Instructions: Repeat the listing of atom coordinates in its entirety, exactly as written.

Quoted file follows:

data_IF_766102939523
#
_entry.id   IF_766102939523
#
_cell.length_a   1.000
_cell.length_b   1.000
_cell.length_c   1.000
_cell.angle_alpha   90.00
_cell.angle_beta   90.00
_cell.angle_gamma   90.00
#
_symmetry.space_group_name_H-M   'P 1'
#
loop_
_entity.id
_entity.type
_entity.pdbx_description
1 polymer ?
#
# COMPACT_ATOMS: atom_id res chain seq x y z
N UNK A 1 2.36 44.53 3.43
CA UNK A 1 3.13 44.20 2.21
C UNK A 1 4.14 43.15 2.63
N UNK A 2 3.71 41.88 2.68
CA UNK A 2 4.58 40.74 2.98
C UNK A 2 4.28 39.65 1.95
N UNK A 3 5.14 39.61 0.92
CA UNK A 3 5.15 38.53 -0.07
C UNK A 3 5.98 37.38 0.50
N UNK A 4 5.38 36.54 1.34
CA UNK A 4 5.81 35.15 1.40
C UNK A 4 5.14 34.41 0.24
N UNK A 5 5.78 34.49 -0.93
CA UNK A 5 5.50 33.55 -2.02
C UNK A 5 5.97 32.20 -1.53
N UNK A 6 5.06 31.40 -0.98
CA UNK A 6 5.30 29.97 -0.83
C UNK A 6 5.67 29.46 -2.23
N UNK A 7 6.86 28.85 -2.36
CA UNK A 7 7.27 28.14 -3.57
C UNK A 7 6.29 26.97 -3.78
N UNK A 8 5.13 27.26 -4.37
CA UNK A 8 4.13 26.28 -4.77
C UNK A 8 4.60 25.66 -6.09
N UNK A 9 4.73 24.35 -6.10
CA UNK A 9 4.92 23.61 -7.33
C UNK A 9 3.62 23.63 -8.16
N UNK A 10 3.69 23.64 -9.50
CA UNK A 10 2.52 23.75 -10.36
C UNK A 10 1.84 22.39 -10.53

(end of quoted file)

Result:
data_IF_766102939523
#
_entry.id   IF_766102939523
#
_cell.length_a   1.000
_cell.length_b   1.000
_cell.length_c   1.000
_cell.angle_alpha   90.00
_cell.angle_beta   90.00
_cell.angle_gamma   90.00
#
_symmetry.space_group_name_H-M   'P 1'
#
loop_
_entity.id
_entity.type
_entity.pdbx_description
1 polymer ?
#
# COMPACT_ATOMS: atom_id res chain seq x y z
N UNK A 1 2.36 44.53 3.43
CA UNK A 1 3.13 44.20 2.21
C UNK A 1 4.14 43.15 2.63
N UNK A 2 3.71 41.88 2.68
CA UNK A 2 4.58 40.74 2.98
C UNK A 2 4.28 39.65 1.95
N UNK A 3 5.14 39.61 0.92
CA UNK A 3 5.15 38.53 -0.07
C UNK A 3 5.98 37.38 0.50
N UNK A 4 5.38 36.54 1.34
CA UNK A 4 5.81 35.15 1.40
C UNK A 4 5.14 34.41 0.24
N UNK A 5 5.78 34.49 -0.93
CA UNK A 5 5.50 33.55 -2.02
C UNK A 5 5.97 32.20 -1.53
N UNK A 6 5.06 31.40 -0.98
CA UNK A 6 5.30 29.97 -0.83
C UNK A 6 5.67 29.46 -2.23
N UNK A 7 6.86 28.85 -2.36
CA UNK A 7 7.27 28.14 -3.57
C UNK A 7 6.29 26.97 -3.78
N UNK A 8 5.13 27.26 -4.37
CA UNK A 8 4.13 26.28 -4.77
C UNK A 8 4.60 25.66 -6.09
N UNK A 9 4.73 24.35 -6.10
CA UNK A 9 4.92 23.61 -7.33
C UNK A 9 3.62 23.63 -8.16
N UNK A 10 3.69 23.64 -9.50
CA UNK A 10 2.52 23.75 -10.36
C UNK A 10 1.84 22.39 -10.53